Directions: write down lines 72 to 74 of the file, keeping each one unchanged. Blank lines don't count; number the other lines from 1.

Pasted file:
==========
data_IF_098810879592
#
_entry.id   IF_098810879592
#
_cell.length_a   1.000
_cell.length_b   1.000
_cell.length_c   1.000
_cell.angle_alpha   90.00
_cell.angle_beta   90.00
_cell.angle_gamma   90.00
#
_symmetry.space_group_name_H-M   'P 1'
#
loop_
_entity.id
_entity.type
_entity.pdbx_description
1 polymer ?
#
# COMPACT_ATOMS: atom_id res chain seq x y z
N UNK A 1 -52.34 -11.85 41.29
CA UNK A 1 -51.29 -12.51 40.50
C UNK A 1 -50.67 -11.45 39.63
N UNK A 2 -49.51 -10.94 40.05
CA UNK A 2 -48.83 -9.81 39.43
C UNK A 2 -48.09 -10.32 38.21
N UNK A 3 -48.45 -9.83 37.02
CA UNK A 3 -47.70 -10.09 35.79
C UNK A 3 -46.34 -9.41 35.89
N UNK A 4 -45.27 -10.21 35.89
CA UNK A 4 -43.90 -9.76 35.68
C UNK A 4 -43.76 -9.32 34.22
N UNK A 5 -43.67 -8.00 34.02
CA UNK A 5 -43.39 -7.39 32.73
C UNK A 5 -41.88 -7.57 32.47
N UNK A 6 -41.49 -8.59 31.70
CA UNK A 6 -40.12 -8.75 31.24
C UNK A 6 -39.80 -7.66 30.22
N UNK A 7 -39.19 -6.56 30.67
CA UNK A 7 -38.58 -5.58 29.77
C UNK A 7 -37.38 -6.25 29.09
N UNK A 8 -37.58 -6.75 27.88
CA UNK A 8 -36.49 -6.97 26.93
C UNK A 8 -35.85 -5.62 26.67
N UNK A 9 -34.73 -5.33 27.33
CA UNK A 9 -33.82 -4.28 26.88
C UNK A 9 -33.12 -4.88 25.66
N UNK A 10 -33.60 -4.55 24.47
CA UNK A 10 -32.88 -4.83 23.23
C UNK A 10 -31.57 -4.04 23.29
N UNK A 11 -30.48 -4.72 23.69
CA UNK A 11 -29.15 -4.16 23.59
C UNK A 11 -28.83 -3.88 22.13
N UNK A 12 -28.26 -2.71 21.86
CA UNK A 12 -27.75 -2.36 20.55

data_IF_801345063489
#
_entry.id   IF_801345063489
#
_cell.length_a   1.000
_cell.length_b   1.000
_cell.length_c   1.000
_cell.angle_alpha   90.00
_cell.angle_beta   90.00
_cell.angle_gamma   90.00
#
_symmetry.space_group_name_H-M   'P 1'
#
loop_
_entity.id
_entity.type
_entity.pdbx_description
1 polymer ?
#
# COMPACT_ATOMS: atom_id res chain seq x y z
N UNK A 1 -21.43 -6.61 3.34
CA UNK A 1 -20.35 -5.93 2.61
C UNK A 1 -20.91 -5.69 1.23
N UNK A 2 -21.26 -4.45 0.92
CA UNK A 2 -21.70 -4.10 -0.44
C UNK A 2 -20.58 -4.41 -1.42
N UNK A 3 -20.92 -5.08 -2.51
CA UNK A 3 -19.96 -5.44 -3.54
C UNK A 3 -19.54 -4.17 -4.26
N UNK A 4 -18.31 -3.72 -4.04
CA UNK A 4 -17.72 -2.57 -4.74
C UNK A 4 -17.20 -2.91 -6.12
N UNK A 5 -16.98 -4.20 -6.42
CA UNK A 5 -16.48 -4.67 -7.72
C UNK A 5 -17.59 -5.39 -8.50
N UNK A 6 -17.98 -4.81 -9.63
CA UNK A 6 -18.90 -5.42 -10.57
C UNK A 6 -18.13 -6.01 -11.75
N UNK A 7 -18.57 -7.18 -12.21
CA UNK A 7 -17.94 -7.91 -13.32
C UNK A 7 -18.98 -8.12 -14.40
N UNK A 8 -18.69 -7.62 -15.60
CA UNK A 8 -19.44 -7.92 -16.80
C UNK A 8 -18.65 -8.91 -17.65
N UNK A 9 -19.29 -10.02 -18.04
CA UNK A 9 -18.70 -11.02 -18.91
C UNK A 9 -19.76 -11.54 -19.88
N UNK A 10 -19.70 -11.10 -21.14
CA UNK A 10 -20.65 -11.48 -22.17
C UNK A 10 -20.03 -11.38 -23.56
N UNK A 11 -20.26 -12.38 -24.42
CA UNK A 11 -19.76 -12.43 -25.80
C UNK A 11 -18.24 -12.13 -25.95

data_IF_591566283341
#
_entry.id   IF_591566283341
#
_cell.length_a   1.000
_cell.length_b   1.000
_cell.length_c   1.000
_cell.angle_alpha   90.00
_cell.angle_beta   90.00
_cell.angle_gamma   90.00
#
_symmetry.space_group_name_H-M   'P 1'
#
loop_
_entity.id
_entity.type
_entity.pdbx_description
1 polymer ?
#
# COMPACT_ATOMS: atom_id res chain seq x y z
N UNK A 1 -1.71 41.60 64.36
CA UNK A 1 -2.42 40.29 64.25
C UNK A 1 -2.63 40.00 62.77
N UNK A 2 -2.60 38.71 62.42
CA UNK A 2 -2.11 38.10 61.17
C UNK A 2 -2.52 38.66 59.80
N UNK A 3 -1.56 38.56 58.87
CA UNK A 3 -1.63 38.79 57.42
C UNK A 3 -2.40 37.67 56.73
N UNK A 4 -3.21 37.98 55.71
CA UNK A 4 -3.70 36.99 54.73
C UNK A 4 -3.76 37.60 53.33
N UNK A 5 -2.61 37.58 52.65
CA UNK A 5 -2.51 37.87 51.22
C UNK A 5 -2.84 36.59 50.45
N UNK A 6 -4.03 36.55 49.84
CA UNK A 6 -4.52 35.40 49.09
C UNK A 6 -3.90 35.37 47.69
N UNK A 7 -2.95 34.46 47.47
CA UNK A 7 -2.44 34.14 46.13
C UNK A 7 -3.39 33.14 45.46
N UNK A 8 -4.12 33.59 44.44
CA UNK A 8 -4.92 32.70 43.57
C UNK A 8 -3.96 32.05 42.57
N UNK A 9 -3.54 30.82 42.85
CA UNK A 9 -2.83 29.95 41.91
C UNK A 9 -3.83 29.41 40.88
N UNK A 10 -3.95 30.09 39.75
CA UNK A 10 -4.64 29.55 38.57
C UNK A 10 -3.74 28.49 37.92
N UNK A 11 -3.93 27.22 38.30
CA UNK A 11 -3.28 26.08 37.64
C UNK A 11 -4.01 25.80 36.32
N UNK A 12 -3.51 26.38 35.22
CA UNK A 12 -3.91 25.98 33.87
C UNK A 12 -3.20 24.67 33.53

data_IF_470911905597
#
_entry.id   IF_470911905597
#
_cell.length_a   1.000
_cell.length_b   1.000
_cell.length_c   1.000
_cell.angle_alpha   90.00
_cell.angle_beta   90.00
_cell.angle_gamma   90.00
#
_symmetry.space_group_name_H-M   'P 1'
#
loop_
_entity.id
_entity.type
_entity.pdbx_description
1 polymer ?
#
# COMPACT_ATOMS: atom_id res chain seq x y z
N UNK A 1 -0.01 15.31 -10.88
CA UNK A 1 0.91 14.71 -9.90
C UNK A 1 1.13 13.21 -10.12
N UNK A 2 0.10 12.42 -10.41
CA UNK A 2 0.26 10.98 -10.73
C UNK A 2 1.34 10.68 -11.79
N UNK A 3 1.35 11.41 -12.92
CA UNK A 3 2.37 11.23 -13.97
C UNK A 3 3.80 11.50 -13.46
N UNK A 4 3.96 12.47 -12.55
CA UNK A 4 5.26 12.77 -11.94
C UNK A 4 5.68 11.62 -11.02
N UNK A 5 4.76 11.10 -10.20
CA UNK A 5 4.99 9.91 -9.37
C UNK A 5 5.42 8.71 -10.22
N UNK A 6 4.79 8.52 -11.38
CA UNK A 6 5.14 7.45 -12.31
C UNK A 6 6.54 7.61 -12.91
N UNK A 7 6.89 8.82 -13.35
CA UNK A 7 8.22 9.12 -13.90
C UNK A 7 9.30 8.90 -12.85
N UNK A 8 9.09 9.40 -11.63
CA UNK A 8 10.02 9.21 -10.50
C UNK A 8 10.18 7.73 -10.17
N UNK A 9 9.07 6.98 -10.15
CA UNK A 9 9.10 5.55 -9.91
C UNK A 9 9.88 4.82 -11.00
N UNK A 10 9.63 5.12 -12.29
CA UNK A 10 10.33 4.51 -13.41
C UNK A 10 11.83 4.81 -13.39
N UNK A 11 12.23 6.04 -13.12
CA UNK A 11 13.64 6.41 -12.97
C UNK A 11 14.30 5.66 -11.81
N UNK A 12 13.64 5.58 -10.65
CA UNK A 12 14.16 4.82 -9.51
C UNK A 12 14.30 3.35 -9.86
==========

_entity.pdbx_description
1 polymer ?
#